Do you have any suggestions? Would you trade out an item on this list for something else? Leave a comment below and share it with us!

Happy Homesteading!

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About Zachary Bauer

Zachary lives with his wife, two sons and his wife's parents on An American Homestead deep in the mountains of the American Ozarks. They all moved there together in July of 2013 where they began to build the homestead. They are off-grid with the exception of a phone line.

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6 comments

  1. I’ve been thinking about homesteading for a couple of year now and I’m stilling to figure out a good area. We live in the Phoenix Arizona area and what you posted would work here as well. Thank you and I look forward to see what else you do.

  2. I would bet a paycheck (second party, out-of-state) that you have a seepage spring at the top end of your property. As you live in the Ozarks – a very old Mt. range, you could have an aquafire just below the surface that is locked in place in underground streams or an underground pond of sorts that is trappend in the limestone. Where my mom lives right on the lake of the Ozarks in Osage Beach, her cabin was set on a cut into the rock of the Mt. it’s self. Her “basement” was only 10’X20′ until we accidentaly punched into a small cave with an insanely deep pool in it. We know that there is another opening to this cave somewhere as there was a bucket and a ladder in the pool, about 60′ away from our opening. It is most likely a cave that filled from a seepage over time.
    Where we live in coastal NC, our water table is onlt 23′ down, but we have a river in the backyard, and pond in the front yard…. Now I just need a fence and a tractor!!!

  3. Fencing – I’d say this depends on type of animals you raise or if you raise any at all. We live rural pretty sustainably and have no fencing and no tractor. Our land is heavily wooded. We sew, coppice trees and trade the neighbors produce grown in our garden and wood out of the timbers for heavy equipment usage, meat, etc. Ehh. Each situation is different. I’m thinking it’s more essential to tailor your homestead to your interests and the capabilities of the land you live on, the needs of your family and your neighbors and the skills you have to trade. Becoming a vital member of your community seems far more ‘essential’ to me than a tractor or a fence, however, we and our property have no need of them at this time. A brain to think thru your must haves is pretty important. Lots of folks lived sustainably for years w/o fences (children shepherded animals/belled goats, etc.) and tractors (grandpa used a mule and a plow). Water – seems to be the true necessity. We live w/a well and a community spring in the neighborhood.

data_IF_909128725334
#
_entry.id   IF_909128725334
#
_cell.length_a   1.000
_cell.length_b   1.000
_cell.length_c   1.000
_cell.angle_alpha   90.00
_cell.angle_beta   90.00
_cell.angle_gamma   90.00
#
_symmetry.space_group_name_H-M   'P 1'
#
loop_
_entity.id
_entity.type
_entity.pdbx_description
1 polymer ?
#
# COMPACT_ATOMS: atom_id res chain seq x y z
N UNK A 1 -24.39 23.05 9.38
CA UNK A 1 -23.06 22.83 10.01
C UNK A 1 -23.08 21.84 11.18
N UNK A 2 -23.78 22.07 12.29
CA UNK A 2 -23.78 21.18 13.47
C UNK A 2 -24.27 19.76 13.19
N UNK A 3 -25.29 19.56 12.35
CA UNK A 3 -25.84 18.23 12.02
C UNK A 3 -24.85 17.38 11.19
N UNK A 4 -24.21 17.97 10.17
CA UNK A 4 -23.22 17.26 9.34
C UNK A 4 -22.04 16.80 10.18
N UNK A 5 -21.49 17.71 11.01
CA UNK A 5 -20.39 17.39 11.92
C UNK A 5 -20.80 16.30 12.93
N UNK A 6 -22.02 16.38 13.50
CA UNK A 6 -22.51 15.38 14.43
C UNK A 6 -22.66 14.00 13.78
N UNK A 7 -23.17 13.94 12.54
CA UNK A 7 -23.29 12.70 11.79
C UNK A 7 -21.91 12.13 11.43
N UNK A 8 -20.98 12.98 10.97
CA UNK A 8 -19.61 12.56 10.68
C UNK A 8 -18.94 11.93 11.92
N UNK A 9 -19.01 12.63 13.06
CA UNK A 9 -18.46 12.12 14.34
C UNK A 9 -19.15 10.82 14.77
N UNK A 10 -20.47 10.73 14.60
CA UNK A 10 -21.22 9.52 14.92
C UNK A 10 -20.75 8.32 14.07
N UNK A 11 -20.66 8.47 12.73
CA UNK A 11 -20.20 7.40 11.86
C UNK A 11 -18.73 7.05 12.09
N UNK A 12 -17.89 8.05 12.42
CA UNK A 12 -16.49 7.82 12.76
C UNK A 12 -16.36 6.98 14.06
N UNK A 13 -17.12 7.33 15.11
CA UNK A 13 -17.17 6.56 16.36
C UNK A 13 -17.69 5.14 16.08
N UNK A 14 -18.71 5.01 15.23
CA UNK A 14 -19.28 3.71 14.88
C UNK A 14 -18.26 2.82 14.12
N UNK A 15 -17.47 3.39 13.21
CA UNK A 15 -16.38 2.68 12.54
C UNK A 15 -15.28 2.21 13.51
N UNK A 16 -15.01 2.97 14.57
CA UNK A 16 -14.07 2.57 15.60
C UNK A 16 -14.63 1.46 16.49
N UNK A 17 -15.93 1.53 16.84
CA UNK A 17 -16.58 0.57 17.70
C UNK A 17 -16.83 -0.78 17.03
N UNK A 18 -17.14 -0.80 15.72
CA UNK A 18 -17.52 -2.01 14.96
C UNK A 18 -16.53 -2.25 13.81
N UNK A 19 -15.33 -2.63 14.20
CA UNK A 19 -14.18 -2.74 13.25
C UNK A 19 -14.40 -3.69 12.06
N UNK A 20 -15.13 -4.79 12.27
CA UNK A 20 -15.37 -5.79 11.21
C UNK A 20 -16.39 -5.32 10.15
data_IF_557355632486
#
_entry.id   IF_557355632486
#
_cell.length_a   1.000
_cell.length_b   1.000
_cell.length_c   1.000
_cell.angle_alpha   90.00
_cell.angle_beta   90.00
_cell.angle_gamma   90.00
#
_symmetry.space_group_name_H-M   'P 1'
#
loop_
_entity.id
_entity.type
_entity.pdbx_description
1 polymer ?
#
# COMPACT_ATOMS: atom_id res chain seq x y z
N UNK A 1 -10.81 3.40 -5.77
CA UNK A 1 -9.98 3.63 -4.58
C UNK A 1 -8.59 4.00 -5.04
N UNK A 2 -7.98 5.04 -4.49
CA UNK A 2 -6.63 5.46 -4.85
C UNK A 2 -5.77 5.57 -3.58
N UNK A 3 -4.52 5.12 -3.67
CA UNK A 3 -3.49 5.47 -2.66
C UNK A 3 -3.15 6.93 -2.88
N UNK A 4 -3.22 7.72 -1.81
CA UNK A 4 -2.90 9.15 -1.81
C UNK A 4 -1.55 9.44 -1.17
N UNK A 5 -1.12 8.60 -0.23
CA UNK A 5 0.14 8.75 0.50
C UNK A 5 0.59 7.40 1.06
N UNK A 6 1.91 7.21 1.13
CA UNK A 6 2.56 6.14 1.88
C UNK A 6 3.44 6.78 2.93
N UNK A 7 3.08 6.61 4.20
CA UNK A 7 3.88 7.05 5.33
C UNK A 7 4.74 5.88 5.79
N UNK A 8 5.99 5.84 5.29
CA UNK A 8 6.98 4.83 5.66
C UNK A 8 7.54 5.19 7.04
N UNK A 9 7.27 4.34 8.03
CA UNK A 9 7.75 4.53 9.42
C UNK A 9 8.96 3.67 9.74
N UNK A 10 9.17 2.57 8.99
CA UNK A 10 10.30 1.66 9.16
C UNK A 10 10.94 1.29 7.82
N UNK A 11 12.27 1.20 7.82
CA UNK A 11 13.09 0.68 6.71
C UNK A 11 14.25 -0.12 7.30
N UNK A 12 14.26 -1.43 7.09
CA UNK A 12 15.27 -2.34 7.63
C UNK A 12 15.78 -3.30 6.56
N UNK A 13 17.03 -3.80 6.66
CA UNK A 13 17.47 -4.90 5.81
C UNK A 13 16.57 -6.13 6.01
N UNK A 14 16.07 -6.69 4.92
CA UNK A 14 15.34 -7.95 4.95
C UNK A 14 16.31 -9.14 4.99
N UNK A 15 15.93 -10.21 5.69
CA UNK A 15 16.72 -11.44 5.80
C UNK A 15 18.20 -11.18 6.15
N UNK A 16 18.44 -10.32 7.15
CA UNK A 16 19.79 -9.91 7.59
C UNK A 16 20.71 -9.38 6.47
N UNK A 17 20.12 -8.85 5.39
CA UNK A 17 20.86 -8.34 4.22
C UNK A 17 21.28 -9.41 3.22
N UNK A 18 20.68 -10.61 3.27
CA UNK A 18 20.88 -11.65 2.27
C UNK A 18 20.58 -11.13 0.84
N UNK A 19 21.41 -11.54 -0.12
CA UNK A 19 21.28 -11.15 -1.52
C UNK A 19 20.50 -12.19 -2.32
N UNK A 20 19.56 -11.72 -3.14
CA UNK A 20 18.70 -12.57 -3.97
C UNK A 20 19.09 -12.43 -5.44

Not trying to be a negative nelly, but I’m sure it comes across that way. The idea is to find what’s essential to you and yours! Peace Out. Patty/Nelly

  4. I would have to agree with you on all of this! The one thing that I would add, is a chainsaw. It has been vital to us, especially with no electricity. We use our every single day no matter the season.

    Have a blessed day.

  5. What about some kind of defense? for both the family and livestock. Doesnt have to be a gun. for example I had critters in my coop and I didnt want to scare the flock so I used my bow.

  6. Really envy you. Would love to be in your shoes but for me it’s impossible unless it comes to a have to. I am a paraplegic. I saw where you are selling your cucumber seeds would you consider selling sunflower seeds to plant also. The big ones are hard to find. Let me know a price if so. Thanks and good luck to you, wish I were there also.